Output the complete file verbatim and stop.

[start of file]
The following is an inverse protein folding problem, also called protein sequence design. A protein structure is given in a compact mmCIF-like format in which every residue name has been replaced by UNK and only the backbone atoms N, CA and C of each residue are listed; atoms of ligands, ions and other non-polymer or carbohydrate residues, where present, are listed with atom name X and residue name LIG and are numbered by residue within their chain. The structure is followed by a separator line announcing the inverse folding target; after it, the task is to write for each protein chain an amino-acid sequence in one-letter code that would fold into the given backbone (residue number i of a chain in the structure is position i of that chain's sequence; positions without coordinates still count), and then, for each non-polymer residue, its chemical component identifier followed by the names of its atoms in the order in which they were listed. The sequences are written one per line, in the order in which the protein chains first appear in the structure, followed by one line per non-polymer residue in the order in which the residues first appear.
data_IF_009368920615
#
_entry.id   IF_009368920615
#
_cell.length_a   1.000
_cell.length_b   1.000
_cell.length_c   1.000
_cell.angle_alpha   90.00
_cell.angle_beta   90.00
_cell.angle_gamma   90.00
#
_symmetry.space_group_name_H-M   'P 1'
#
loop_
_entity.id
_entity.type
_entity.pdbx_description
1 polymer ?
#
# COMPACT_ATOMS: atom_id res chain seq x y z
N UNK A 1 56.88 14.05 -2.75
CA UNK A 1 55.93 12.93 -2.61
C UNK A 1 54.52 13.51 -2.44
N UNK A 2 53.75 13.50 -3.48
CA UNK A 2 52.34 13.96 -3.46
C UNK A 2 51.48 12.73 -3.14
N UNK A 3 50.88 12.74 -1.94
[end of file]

The following is an inverse protein folding problem, also called protein sequence design. A protein structure is given in a compact mmCIF-like format in which every residue name has been replaced by UNK and only the backbone atoms N, CA and C of each residue are listed; atoms of ligands, ions and other non-polymer or carbohydrate residues, where present, are listed with atom name X and residue name LIG and are numbered by residue within their chain. The structure is followed by a separator line announcing the inverse folding target; after it, the task is to write for each protein chain an amino-acid sequence in one-letter code that would fold into the given backbone (residue number i of a chain in the structure is position i of that chain's sequence; positions without coordinates still count), and then, for each non-polymer residue, its chemical component identifier followed by the names of its atoms in the order in which they were listed. The sequences are written one per line, in the order in which the protein chains first appear in the structure, followed by one line per non-polymer residue in the order in which the residues first appear.
data_IF_009368920615
#
_entry.id   IF_009368920615
#
_cell.length_a   1.000
_cell.length_b   1.000
_cell.length_c   1.000
_cell.angle_alpha   90.00
_cell.angle_beta   90.00
_cell.angle_gamma   90.00
#
_symmetry.space_group_name_H-M   'P 1'
#
loop_
_entity.id
_entity.type
_entity.pdbx_description
1 polymer ?
#
# COMPACT_ATOMS: atom_id res chain seq x y z
N UNK A 1 56.88 14.05 -2.75
CA UNK A 1 55.93 12.93 -2.61
C UNK A 1 54.52 13.51 -2.44
N UNK A 2 53.75 13.50 -3.48
CA UNK A 2 52.34 13.96 -3.46
C UNK A 2 51.48 12.73 -3.14
N UNK A 3 50.88 12.74 -1.94